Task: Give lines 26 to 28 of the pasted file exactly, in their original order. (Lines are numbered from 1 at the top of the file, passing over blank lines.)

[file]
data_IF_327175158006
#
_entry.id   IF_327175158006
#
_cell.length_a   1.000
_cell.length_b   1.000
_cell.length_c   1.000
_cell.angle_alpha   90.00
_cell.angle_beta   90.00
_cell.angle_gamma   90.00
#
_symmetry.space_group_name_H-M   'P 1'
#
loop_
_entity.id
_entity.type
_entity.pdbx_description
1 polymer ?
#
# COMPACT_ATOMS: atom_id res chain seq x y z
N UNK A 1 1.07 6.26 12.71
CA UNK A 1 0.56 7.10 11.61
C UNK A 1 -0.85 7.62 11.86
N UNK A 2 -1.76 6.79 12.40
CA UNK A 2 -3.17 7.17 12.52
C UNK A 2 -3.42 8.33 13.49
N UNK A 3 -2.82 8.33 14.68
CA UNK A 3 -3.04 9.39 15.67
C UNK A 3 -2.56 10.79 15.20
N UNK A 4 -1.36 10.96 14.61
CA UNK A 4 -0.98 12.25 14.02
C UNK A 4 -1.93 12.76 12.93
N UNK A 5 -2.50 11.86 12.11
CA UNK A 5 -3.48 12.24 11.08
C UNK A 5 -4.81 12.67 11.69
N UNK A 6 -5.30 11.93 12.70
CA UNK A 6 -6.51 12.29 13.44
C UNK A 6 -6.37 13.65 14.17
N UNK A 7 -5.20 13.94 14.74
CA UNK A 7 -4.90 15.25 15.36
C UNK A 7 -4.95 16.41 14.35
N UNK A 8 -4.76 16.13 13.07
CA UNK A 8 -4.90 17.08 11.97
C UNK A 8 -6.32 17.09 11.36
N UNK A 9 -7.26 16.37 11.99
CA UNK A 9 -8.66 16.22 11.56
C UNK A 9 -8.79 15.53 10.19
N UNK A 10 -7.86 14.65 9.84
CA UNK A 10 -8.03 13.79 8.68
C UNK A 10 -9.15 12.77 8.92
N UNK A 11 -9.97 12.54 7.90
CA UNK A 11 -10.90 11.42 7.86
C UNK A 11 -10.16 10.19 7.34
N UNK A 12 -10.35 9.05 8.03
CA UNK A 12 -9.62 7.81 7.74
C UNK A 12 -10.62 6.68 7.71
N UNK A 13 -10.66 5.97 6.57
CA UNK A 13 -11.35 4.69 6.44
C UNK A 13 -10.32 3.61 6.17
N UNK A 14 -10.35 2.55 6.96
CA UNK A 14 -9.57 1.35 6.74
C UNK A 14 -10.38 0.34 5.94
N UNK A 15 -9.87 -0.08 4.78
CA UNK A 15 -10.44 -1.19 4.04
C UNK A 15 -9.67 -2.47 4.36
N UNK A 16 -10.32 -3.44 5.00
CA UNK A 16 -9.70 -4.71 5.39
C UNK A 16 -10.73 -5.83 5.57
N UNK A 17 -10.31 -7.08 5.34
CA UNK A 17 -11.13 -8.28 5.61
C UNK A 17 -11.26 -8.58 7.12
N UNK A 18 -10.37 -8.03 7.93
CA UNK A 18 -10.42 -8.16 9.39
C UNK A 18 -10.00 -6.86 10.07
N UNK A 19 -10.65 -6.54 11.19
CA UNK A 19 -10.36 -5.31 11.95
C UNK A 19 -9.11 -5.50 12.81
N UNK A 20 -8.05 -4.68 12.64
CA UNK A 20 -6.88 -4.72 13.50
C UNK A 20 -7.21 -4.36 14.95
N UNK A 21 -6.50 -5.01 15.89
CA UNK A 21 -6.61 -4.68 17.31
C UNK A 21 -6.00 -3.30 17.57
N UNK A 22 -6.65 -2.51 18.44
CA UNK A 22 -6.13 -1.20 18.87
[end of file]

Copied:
C UNK A 2 -3.42 8.33 13.49
N UNK A 3 -2.82 8.33 14.68
CA UNK A 3 -3.04 9.39 15.67